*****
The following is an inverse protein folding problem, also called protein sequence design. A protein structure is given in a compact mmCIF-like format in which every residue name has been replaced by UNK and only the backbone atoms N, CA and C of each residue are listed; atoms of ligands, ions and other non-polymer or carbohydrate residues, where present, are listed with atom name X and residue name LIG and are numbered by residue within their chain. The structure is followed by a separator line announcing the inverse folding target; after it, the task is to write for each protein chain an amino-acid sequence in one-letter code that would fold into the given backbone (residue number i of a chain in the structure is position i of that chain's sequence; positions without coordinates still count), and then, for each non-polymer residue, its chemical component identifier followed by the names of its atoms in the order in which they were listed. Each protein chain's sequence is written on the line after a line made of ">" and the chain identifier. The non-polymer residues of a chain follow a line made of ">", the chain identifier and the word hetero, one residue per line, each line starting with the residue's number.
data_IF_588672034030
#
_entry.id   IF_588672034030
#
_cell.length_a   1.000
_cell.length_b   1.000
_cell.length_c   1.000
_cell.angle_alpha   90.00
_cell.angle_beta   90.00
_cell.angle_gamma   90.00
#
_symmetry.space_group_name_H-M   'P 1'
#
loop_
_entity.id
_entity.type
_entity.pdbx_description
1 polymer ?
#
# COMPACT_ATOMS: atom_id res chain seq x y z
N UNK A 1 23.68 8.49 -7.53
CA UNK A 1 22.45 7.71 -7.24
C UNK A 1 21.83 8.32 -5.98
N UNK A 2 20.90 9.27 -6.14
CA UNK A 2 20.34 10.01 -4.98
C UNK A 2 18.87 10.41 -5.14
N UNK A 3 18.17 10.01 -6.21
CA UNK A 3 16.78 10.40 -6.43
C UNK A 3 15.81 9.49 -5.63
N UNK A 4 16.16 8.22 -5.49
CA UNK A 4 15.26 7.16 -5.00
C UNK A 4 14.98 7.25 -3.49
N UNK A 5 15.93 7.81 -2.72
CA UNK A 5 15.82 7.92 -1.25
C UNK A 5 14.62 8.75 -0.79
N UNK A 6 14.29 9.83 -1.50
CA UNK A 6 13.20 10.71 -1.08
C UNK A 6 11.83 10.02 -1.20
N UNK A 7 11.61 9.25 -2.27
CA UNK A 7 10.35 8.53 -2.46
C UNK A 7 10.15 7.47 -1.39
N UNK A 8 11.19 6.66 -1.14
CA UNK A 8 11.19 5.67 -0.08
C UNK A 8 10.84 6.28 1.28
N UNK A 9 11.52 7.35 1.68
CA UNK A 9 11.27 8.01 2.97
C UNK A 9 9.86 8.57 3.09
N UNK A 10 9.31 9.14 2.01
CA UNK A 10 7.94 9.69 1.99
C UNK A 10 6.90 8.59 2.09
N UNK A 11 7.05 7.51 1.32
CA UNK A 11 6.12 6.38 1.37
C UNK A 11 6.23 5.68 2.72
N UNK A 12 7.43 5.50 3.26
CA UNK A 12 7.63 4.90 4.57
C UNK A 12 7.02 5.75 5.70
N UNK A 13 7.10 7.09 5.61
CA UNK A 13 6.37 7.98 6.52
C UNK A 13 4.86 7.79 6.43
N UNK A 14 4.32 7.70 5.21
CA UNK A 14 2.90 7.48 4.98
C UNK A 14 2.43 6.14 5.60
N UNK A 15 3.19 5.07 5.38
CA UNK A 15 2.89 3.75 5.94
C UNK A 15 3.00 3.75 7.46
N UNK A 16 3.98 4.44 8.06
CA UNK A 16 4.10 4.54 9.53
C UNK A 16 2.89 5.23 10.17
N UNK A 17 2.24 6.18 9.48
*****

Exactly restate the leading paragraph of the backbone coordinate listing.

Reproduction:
The following is an inverse protein folding problem, also called protein sequence design. A protein structure is given in a compact mmCIF-like format in which every residue name has been replaced by UNK and only the backbone atoms N, CA and C of each residue are listed; atoms of ligands, ions and other non-polymer or carbohydrate residues, where present, are listed with atom name X and residue name LIG and are numbered by residue within their chain. The structure is followed by a separator line announcing the inverse folding target; after it, the task is to write for each protein chain an amino-acid sequence in one-letter code that would fold into the given backbone (residue number i of a chain in the structure is position i of that chain's sequence; positions without coordinates still count), and then, for each non-polymer residue, its chemical component identifier followed by the names of its atoms in the order in which they were listed. Each protein chain's sequence is written on the line after a line made of ">" and the chain identifier. The non-polymer residues of a chain follow a line made of ">", the chain identifier and the word hetero, one residue per line, each line starting with the residue's number.